A Bold New Plan Could Keep More HIV/AIDS Patients in Treatment

Sarah E. Weir
Original Article:  bit.ly/1DrzrJJ

One of the greatest obstacles to fighting HIV is keeping people in treatment. Although there have been huge advances in HIV medical care and prevention, a recent analysis by the Centers for Disease Control and Prevention found that only four in 10 Americans diagnosed with the virus are being treated for the disease. To help curb this statistic, one organization has developed a model that goes way beyond testing and prescription services—it’s creating an entire lifestyle.

Southwest Center for HIV/AIDS, a cutting-edge facility in downtown Phoenix, offers clients everything from child care and an on-site pharmacy to counseling and wellness programs—and even perks such as massages and acupuncture. It’s a full range of services aimed at keeping patients on track. “When people are diagnosed, it can be scary and life-changing,” says Ken Gabel, the center’s board chair. “You might get a diagnosis at a testing center, and then you are basically handed a flier.” According to Gabel, without more backup, too many patients fall through the cracks.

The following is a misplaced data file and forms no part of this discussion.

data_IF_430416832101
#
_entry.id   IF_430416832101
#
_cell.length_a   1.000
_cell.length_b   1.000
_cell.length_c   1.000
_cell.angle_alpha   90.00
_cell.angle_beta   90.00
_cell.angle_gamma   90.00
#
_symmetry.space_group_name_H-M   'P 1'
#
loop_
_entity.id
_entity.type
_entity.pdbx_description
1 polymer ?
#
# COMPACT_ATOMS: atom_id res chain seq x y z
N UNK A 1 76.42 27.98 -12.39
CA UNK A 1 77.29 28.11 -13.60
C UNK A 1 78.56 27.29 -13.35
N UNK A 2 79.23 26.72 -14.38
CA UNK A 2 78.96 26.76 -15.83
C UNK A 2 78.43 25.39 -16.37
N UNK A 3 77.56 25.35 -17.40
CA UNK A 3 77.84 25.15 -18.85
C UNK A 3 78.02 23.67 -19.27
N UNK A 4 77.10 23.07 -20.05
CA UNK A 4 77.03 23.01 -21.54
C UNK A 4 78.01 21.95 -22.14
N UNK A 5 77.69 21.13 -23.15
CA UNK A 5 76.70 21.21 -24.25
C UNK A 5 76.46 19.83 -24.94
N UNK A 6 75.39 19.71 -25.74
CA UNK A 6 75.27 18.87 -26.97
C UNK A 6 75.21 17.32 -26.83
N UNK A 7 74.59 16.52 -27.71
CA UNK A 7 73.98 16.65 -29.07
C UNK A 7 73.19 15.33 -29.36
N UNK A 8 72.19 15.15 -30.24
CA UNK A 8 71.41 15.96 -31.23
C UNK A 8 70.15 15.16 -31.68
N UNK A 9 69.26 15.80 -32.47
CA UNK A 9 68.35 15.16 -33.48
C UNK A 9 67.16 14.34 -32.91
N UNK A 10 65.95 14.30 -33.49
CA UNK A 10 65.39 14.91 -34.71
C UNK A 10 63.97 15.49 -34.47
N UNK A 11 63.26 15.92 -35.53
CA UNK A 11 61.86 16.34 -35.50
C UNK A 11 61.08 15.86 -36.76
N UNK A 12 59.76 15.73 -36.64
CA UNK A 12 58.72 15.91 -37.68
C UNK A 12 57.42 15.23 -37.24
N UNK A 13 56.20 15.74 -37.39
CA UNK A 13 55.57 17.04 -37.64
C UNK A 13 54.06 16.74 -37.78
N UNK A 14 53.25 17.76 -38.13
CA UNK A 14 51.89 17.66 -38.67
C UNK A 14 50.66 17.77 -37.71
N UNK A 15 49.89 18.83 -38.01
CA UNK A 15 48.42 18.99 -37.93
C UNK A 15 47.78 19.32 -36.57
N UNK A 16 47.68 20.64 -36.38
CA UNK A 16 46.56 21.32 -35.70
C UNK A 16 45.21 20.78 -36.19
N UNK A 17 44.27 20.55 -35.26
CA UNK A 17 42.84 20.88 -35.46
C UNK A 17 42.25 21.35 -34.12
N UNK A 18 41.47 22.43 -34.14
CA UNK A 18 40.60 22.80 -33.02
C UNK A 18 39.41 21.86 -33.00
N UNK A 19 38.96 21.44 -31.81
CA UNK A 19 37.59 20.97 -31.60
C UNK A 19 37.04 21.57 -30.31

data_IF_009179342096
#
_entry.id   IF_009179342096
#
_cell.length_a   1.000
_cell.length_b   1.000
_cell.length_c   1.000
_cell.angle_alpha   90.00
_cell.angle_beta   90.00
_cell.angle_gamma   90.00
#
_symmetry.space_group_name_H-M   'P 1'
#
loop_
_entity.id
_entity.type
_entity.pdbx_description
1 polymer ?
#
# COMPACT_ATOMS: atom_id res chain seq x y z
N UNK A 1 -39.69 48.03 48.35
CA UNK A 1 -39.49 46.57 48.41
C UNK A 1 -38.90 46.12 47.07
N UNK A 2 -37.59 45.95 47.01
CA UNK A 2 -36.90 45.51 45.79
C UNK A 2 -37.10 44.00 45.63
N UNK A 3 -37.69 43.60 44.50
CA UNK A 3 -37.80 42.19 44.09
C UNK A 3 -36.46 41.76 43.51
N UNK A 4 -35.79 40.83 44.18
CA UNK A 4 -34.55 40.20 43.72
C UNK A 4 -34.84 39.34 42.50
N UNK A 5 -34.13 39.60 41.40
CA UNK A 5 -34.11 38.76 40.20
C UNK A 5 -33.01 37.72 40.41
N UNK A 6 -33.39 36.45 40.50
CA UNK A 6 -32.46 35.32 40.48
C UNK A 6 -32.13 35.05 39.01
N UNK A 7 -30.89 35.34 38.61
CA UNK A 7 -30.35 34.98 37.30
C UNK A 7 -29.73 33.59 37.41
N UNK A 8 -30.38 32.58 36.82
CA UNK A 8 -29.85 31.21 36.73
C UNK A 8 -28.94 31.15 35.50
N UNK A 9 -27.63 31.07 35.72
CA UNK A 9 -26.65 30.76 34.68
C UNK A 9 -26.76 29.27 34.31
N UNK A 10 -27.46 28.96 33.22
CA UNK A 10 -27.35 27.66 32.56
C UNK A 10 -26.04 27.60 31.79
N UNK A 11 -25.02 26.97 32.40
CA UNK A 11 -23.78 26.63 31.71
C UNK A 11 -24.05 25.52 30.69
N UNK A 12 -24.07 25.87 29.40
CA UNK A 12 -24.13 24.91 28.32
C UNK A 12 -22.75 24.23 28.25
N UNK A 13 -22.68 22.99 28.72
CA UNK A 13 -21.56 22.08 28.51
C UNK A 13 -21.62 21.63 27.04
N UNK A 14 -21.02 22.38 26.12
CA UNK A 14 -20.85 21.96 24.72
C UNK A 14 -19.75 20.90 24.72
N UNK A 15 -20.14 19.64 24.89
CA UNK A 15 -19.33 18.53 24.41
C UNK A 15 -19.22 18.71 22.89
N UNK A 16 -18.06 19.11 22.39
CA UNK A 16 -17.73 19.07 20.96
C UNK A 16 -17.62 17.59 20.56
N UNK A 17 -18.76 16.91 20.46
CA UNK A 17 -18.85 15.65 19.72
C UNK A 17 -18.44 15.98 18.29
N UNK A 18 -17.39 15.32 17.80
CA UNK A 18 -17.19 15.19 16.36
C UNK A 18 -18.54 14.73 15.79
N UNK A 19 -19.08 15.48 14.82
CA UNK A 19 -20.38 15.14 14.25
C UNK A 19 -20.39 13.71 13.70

There is a big financial incentive as well; most of the center’s services—used by about 30,000 people a year—are provided at no or low cost. “Our clients are primarily people who live under the poverty line,” says Mesha Davis, the organization’s chief development officer. Davis says some clients are unable to work because of their medical condition; others, fearing stigma, may have left their families.

To keep the complex operation running seamlessly, the center relies on public funding as well as private donations. Gabel says one of his passions is being involved with the annual Dining Out For Life event sponsored by Subaru. “We do black-tie events,” he says, “but that’s not our client base.” Dining Out For Life is an opportunity for everyday people, including the center’s clients, to help spread the message and give back by enjoying an affordable meal at a participating restaurant. “Subaru has been a blessing for our organization,” adds Davis, “and helps us promote Dining Out For Life year-round.”

Full text of article available at link below:  bit.ly/1DrzrJJ